The Fiduciary Rule for Financial Advisors

As legal advisors it is crucial for our clients to trust us.  Without trust, clients cannot be confident in the information and guidance we give them.  Many of our clients also work with financial advisors.  In our firm, we have come to know and respect the way many such advisors conduct their practice on a similar basis of competence and trust.  The clients of financial advisors certainly need to trust the advice they receive.  And similar to the legal profession, financial advisors already have a variety of ethical rules they must adhere to.  But a new Department of Labor (“DOL”) rule is sure to pose some new challenges to financial advisors.

The so-called “Fiduciary Rule” was originally proposed under the Obama administration.  A fiduciary by definition is obligated to act in the best interests of another.  The new Fiduciary Rule obligates financial advisors to act in the best interests of their clients.  Pro-consumer groups have lobbied for such a rule for years.  According to a 2015 report by the White House Counsel on Economic Advisors, Americans lose about $17 billion from retirement savings every year because of bad financial advice from advisors with conflicts of interest.  The clear intent of proponents of the Fiduciary Rule is to try to lessen the impact of such conflicts of interest. 

Currently, advisors are just obligated to suggest financial products that are suitable investments, but not necessarily the best investments.  The new rule will require all financial professionals who offer advice related to retirement savings to not accept compensation or payments that would create a conflict unless they have an enforceable contract agreeing to put the client's interest first.  Advisers also would have to disclose any conflicts to the client and charge reasonable compensation.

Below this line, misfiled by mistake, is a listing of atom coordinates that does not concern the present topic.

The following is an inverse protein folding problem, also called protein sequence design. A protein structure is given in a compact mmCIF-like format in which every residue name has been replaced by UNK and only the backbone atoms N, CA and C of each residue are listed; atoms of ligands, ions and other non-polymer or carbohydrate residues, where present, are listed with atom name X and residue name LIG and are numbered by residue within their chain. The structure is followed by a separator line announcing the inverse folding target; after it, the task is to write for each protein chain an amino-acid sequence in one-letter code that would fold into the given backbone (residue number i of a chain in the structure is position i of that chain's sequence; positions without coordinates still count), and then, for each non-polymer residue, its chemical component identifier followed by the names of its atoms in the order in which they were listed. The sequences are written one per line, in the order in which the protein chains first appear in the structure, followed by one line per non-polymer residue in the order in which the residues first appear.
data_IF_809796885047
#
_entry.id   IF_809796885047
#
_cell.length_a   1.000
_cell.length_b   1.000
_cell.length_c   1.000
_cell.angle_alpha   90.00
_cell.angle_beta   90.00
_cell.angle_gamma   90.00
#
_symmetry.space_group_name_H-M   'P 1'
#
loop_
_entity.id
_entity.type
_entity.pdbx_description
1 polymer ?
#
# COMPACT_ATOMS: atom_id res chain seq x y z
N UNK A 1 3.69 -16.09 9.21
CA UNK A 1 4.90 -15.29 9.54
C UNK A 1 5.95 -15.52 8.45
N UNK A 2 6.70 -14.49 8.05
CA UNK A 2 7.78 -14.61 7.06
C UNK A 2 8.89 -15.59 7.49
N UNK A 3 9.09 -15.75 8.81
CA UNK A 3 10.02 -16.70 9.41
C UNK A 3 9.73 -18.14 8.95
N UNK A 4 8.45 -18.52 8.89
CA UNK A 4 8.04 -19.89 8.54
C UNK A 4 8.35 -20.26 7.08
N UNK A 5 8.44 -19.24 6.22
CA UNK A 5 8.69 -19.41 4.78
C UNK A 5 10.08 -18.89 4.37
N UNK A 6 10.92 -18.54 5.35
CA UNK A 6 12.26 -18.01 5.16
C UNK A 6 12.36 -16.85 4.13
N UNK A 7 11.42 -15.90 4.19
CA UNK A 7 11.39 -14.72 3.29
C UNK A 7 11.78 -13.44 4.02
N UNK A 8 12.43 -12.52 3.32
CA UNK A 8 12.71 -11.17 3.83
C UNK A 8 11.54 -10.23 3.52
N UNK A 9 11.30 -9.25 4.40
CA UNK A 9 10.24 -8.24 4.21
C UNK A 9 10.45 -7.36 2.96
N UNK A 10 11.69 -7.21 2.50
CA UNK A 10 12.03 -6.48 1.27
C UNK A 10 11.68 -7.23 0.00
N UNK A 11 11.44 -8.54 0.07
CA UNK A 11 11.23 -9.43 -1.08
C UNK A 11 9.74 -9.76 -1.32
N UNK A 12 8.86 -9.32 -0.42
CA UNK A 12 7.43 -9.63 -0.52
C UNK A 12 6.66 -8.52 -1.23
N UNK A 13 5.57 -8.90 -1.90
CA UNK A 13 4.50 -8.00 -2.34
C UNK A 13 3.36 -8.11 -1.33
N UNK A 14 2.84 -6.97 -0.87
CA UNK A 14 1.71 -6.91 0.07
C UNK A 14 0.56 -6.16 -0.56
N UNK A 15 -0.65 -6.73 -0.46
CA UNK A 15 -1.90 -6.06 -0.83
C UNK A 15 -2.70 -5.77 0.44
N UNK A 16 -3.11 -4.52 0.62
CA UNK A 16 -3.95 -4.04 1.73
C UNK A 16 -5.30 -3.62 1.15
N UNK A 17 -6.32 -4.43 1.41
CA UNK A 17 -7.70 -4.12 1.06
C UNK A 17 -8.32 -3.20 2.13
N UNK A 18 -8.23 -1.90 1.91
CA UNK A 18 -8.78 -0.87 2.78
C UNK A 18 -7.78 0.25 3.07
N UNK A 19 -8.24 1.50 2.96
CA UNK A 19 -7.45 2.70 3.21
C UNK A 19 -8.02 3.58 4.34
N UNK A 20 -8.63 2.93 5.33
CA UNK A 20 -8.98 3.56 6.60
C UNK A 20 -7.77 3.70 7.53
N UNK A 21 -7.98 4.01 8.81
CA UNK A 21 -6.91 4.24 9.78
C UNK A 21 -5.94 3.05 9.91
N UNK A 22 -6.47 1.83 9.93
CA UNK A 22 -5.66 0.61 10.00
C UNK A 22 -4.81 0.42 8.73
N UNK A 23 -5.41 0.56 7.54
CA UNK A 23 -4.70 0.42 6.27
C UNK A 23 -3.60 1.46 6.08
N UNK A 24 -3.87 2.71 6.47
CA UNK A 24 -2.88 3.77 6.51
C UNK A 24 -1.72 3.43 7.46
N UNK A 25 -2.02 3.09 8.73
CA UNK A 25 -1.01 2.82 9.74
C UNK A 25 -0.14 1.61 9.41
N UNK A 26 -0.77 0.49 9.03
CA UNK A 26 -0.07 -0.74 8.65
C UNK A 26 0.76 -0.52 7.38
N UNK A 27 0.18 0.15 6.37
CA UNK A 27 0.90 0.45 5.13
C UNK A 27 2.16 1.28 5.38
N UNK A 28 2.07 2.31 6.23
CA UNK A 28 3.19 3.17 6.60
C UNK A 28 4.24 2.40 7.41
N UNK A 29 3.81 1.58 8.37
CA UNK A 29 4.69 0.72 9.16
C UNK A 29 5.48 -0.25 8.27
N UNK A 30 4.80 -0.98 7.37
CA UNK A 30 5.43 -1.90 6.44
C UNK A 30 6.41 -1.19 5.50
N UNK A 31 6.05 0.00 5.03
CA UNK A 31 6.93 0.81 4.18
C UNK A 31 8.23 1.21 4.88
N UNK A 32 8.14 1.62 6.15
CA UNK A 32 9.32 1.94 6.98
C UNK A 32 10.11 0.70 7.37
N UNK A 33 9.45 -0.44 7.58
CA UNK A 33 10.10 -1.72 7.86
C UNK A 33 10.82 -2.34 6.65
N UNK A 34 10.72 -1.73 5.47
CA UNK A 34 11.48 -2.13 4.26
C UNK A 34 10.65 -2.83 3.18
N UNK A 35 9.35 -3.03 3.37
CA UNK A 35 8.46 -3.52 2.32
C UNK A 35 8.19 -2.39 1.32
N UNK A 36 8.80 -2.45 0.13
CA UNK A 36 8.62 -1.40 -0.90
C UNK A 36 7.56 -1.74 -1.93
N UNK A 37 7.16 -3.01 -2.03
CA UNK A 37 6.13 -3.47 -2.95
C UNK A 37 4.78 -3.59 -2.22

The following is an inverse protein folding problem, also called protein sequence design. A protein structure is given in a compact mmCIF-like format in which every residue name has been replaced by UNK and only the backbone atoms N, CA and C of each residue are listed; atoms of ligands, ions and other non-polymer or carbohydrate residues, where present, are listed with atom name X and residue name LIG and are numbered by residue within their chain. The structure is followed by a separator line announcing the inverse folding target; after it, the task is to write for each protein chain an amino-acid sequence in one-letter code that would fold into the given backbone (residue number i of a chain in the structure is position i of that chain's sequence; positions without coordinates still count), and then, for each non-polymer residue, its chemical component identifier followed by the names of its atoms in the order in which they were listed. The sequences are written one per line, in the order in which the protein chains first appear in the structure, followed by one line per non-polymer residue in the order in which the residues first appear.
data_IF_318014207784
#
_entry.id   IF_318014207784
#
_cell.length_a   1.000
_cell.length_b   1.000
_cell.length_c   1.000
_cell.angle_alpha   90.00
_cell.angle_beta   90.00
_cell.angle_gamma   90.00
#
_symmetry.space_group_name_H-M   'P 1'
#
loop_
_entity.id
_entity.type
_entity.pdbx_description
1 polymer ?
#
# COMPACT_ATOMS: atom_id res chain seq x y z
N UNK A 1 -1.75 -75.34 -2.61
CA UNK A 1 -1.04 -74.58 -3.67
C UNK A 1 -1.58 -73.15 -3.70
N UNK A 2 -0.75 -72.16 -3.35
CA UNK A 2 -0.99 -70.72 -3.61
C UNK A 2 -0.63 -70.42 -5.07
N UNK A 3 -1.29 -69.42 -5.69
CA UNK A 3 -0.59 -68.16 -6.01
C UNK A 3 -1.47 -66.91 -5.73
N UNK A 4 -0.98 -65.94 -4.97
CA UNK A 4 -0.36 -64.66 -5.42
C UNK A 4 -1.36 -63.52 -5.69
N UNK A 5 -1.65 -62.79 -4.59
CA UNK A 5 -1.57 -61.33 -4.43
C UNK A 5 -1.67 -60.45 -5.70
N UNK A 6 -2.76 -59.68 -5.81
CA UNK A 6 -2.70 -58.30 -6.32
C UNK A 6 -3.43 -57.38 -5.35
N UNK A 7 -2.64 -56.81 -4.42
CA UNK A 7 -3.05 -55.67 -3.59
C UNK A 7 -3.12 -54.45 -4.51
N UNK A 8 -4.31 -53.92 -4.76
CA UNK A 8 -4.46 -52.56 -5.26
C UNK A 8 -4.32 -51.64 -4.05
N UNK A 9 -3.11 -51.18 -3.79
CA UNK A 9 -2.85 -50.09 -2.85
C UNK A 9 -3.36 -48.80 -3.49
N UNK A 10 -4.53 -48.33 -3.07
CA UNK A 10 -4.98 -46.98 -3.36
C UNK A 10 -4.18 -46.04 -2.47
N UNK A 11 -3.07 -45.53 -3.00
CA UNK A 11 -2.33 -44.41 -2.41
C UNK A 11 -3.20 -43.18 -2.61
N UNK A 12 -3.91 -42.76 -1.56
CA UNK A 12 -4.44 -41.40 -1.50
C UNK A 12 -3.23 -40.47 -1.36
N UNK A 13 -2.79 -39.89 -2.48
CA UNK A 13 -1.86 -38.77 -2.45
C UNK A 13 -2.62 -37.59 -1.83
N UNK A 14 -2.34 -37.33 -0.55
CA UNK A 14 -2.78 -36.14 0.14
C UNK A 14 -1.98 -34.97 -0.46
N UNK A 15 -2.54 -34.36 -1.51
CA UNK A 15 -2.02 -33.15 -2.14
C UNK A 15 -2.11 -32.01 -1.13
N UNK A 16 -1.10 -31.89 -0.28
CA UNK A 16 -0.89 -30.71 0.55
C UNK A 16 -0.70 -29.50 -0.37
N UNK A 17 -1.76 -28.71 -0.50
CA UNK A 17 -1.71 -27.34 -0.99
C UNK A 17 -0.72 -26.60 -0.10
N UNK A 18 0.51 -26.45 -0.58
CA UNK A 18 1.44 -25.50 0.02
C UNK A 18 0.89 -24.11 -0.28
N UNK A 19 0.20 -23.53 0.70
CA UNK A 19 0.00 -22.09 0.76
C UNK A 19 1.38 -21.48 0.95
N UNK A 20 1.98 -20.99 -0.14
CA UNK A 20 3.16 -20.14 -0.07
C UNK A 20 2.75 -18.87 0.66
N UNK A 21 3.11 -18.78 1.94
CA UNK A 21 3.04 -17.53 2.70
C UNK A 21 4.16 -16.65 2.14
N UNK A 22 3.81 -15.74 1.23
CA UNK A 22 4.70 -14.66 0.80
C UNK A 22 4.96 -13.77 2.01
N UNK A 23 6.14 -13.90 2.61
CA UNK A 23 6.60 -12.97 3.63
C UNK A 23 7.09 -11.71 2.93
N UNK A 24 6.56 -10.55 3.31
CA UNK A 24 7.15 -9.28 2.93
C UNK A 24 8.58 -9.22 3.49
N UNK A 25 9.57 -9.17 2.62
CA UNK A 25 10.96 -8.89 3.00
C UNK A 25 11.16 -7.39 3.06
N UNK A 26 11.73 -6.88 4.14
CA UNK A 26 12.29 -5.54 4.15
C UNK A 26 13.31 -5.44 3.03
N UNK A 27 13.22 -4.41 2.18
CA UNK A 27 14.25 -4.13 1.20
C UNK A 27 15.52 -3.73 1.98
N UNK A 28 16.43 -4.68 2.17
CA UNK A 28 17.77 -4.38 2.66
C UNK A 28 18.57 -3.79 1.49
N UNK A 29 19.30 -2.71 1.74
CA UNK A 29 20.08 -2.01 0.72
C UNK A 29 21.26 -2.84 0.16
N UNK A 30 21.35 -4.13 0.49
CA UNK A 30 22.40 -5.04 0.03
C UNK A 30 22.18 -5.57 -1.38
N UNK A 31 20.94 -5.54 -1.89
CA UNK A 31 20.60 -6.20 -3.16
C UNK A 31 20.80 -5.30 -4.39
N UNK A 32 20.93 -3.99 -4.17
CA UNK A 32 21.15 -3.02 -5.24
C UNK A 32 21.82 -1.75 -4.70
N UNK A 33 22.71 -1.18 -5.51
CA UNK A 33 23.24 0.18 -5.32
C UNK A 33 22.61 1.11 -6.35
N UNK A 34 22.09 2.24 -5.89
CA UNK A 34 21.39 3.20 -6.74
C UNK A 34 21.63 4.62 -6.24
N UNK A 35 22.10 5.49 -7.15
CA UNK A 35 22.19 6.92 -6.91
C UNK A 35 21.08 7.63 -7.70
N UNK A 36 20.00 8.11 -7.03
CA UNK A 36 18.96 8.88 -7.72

The Trump administration is generally in favor of governmental deregulation.  In April 2017, Trump signed an executive order delaying the effective date of the Fiduciary Rule by 60 days and he called for additional review of the rule, seemingly setting the stage for a possible repeal.  Yet the Department of Labor has indicated that the rule has in fact become effective as of June 9, 2017.   Nonetheless there are many in the financial services industry that remain confident that the Trump administration will eventually take steps to soften the rule.

What are the downsides to the Fiduciary Rule? The Rule will inevitably expose financial advisors to greater liability.  Therefore good financial advice will probably become harder to obtain.  Advisors will need to charge more for their services and they will necessarily become pickier about who they take on as clients in the first place.  Another concern is that the rule may drive many smaller, independent advisors out of the business entirely.  In 2011 a similar rule was passed in the U.K. and the number of financial advisors operating there has dropped 22.5% as a result.  Clearly, it is too early to tell if there will be a similar reaction in the U.S. but some industry changes should be expected.

If you have any questions about the issues presented above or care to discuss any other planning issues, please call us at 860-769-6938, visit our website at or email us at



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